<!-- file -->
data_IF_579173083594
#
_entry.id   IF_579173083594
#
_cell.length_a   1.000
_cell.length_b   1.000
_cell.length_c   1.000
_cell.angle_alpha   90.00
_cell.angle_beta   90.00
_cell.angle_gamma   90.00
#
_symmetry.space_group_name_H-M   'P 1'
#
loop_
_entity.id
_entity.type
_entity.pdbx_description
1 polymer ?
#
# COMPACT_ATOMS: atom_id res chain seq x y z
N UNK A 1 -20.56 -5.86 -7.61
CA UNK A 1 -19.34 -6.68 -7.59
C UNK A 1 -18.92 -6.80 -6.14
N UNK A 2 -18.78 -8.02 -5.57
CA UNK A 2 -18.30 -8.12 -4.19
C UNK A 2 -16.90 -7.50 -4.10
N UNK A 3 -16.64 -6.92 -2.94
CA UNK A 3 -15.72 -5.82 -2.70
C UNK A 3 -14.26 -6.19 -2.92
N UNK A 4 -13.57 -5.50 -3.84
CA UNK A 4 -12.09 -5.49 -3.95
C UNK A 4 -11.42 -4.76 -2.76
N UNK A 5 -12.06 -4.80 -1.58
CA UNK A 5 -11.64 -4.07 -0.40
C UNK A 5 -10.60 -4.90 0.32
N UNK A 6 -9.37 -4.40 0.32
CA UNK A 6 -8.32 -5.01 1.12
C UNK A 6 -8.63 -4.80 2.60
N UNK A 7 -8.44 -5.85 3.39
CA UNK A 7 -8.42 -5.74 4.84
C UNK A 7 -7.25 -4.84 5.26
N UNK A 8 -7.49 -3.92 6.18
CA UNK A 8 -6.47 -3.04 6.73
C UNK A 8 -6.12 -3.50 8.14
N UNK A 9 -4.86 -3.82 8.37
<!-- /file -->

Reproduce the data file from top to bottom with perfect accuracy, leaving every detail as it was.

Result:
data_IF_579173083594
#
_entry.id   IF_579173083594
#
_cell.length_a   1.000
_cell.length_b   1.000
_cell.length_c   1.000
_cell.angle_alpha   90.00
_cell.angle_beta   90.00
_cell.angle_gamma   90.00
#
_symmetry.space_group_name_H-M   'P 1'
#
loop_
_entity.id
_entity.type
_entity.pdbx_description
1 polymer ?
#
# COMPACT_ATOMS: atom_id res chain seq x y z
N UNK A 1 -20.56 -5.86 -7.61
CA UNK A 1 -19.34 -6.68 -7.59
C UNK A 1 -18.92 -6.80 -6.14
N UNK A 2 -18.78 -8.02 -5.57
CA UNK A 2 -18.30 -8.12 -4.19
C UNK A 2 -16.90 -7.50 -4.10
N UNK A 3 -16.64 -6.92 -2.94
CA UNK A 3 -15.72 -5.82 -2.70
C UNK A 3 -14.26 -6.19 -2.92
N UNK A 4 -13.57 -5.50 -3.84
CA UNK A 4 -12.09 -5.49 -3.95
C UNK A 4 -11.42 -4.76 -2.76
N UNK A 5 -12.06 -4.80 -1.58
CA UNK A 5 -11.64 -4.07 -0.40
C UNK A 5 -10.60 -4.90 0.32
N UNK A 6 -9.37 -4.40 0.32
CA UNK A 6 -8.32 -5.01 1.12
C UNK A 6 -8.63 -4.80 2.60
N UNK A 7 -8.44 -5.85 3.39
CA UNK A 7 -8.42 -5.74 4.84
C UNK A 7 -7.25 -4.84 5.26
N UNK A 8 -7.49 -3.92 6.18
CA UNK A 8 -6.47 -3.04 6.73
C UNK A 8 -6.12 -3.50 8.14
N UNK A 9 -4.86 -3.82 8.37